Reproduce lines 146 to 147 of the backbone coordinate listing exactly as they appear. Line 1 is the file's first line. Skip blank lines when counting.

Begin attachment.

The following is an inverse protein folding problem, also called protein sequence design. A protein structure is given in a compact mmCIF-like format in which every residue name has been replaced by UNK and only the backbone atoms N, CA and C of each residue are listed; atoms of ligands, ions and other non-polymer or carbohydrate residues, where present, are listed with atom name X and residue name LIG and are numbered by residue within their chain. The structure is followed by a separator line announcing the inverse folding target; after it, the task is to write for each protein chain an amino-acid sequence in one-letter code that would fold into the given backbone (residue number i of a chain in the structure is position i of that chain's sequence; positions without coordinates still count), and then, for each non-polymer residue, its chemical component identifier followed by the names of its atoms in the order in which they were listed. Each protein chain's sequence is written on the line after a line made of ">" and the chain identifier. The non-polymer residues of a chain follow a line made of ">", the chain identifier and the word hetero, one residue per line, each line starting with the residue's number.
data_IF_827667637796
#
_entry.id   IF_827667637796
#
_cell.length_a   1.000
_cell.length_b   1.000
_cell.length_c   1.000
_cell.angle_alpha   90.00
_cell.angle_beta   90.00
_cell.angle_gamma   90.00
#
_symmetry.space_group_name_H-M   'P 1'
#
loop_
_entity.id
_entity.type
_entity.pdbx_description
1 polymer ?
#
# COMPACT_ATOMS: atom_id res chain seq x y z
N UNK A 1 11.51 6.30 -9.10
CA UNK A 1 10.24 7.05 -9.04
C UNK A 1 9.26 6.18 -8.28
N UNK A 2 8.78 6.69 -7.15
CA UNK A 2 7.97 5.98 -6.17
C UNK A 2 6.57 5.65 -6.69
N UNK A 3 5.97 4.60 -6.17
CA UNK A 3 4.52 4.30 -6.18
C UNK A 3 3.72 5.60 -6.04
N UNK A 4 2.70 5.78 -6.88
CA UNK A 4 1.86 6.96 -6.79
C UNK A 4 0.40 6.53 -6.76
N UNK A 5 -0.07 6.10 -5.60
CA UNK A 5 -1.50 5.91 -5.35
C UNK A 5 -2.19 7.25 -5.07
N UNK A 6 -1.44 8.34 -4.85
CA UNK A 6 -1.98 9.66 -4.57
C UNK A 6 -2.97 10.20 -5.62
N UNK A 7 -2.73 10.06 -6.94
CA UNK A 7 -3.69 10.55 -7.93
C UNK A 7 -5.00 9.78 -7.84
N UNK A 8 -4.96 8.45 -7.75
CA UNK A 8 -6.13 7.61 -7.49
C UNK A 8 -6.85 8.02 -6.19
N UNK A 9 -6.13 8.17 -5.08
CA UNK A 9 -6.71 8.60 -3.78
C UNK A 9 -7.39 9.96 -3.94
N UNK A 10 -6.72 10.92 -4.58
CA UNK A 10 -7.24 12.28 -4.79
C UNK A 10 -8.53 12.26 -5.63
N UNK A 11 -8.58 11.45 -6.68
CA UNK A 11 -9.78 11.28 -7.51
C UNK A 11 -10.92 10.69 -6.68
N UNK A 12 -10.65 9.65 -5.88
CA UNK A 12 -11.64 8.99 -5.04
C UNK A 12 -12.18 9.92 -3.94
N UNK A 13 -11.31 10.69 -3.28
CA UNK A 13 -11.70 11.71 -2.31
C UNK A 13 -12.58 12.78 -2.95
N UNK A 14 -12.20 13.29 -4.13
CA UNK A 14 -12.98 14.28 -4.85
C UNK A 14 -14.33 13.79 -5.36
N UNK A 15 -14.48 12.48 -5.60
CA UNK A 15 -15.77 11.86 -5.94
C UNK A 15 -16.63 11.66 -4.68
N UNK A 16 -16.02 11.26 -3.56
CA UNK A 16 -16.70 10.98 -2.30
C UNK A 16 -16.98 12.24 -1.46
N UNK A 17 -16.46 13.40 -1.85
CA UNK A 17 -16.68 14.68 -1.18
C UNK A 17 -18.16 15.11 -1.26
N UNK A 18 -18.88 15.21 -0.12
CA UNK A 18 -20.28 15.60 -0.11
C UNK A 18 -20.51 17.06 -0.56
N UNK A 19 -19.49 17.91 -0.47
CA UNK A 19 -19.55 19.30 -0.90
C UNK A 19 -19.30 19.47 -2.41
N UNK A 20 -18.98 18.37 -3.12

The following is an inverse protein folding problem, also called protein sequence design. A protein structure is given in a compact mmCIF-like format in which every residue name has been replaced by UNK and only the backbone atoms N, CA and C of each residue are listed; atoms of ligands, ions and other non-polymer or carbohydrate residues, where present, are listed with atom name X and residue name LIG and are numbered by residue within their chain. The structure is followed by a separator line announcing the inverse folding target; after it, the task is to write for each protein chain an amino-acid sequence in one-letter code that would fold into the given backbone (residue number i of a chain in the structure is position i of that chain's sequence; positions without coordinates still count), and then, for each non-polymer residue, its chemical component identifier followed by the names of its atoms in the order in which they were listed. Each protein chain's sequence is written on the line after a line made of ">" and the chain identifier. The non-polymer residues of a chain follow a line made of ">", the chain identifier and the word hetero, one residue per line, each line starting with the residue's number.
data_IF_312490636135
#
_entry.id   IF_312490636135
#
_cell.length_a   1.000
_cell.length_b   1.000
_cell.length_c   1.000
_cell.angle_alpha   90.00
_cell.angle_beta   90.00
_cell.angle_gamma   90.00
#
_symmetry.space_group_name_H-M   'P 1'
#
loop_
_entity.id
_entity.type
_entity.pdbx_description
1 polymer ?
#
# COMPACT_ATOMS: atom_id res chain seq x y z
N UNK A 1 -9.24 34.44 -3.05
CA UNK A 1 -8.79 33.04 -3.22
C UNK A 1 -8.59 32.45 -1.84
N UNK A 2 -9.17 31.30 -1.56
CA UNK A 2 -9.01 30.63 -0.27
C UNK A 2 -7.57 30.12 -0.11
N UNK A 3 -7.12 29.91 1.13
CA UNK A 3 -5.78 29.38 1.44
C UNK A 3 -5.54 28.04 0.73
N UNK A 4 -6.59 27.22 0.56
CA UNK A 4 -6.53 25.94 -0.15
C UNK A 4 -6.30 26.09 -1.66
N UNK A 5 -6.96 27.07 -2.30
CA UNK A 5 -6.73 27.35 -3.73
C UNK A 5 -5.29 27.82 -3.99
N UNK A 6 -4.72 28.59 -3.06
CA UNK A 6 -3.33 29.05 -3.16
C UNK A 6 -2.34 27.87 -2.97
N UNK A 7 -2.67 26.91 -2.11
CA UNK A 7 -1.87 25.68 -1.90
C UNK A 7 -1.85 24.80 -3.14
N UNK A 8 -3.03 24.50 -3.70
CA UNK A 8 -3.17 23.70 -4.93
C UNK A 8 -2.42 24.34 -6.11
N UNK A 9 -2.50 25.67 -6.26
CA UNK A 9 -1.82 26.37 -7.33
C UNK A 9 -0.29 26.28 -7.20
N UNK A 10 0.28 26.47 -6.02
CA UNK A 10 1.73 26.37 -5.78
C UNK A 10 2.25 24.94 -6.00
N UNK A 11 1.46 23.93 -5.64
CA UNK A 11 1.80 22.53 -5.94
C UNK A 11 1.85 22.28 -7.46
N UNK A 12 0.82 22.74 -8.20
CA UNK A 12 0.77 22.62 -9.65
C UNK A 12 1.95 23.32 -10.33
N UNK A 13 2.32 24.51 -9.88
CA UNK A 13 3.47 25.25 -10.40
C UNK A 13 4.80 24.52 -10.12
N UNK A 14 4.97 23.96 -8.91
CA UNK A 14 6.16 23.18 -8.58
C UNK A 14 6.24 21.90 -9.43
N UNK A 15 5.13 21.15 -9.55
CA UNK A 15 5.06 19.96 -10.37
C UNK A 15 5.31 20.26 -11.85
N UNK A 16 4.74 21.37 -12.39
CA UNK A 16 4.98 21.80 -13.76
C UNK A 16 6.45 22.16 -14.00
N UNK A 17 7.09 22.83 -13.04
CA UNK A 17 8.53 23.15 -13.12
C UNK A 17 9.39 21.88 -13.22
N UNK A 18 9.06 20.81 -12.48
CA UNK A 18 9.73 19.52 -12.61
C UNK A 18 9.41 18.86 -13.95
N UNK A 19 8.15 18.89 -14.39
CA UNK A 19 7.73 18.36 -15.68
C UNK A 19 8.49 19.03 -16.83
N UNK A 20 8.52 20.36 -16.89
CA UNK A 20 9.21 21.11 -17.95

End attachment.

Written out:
N UNK A 16 4.74 21.37 -12.39
CA UNK A 16 4.98 21.80 -13.76